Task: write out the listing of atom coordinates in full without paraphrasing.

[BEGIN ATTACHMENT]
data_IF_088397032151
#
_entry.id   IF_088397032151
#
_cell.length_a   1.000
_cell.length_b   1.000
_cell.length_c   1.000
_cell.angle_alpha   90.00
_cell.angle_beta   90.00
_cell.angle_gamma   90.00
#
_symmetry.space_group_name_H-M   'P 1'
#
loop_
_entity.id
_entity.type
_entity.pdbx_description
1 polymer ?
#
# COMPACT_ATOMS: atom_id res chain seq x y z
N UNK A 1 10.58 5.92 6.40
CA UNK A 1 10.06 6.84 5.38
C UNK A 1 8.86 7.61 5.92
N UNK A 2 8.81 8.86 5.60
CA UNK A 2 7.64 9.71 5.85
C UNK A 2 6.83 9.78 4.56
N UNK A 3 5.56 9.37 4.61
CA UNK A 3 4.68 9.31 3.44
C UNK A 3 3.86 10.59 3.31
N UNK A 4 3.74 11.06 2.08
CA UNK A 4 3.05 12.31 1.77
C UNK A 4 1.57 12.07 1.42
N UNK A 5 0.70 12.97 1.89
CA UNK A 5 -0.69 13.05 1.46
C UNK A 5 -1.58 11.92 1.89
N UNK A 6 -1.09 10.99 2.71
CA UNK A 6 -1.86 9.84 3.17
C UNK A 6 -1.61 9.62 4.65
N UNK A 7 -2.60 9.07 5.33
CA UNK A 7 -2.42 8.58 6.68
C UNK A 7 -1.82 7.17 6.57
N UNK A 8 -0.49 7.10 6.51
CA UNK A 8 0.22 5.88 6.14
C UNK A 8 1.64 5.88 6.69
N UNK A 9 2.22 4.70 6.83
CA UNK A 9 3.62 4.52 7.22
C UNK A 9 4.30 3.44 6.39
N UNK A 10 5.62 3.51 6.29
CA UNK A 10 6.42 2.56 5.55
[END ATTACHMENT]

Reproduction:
data_IF_088397032151
#
_entry.id   IF_088397032151
#
_cell.length_a   1.000
_cell.length_b   1.000
_cell.length_c   1.000
_cell.angle_alpha   90.00
_cell.angle_beta   90.00
_cell.angle_gamma   90.00
#
_symmetry.space_group_name_H-M   'P 1'
#
loop_
_entity.id
_entity.type
_entity.pdbx_description
1 polymer ?
#
# COMPACT_ATOMS: atom_id res chain seq x y z
N UNK A 1 10.58 5.92 6.40
CA UNK A 1 10.06 6.84 5.38
C UNK A 1 8.86 7.61 5.92
N UNK A 2 8.81 8.86 5.60
CA UNK A 2 7.64 9.71 5.85
C UNK A 2 6.83 9.78 4.56
N UNK A 3 5.56 9.37 4.61
CA UNK A 3 4.68 9.31 3.44
C UNK A 3 3.86 10.59 3.31
N UNK A 4 3.74 11.06 2.08
CA UNK A 4 3.05 12.31 1.77
C UNK A 4 1.57 12.07 1.42
N UNK A 5 0.70 12.97 1.89
CA UNK A 5 -0.69 13.05 1.46
C UNK A 5 -1.58 11.92 1.89
N UNK A 6 -1.09 10.99 2.71
CA UNK A 6 -1.86 9.84 3.17
C UNK A 6 -1.61 9.62 4.65
N UNK A 7 -2.60 9.07 5.33
CA UNK A 7 -2.42 8.58 6.68
C UNK A 7 -1.82 7.17 6.57
N UNK A 8 -0.49 7.10 6.51
CA UNK A 8 0.22 5.88 6.14
C UNK A 8 1.64 5.88 6.69
N UNK A 9 2.22 4.70 6.83
CA UNK A 9 3.62 4.52 7.22
C UNK A 9 4.30 3.44 6.39
N UNK A 10 5.62 3.51 6.29
CA UNK A 10 6.42 2.56 5.55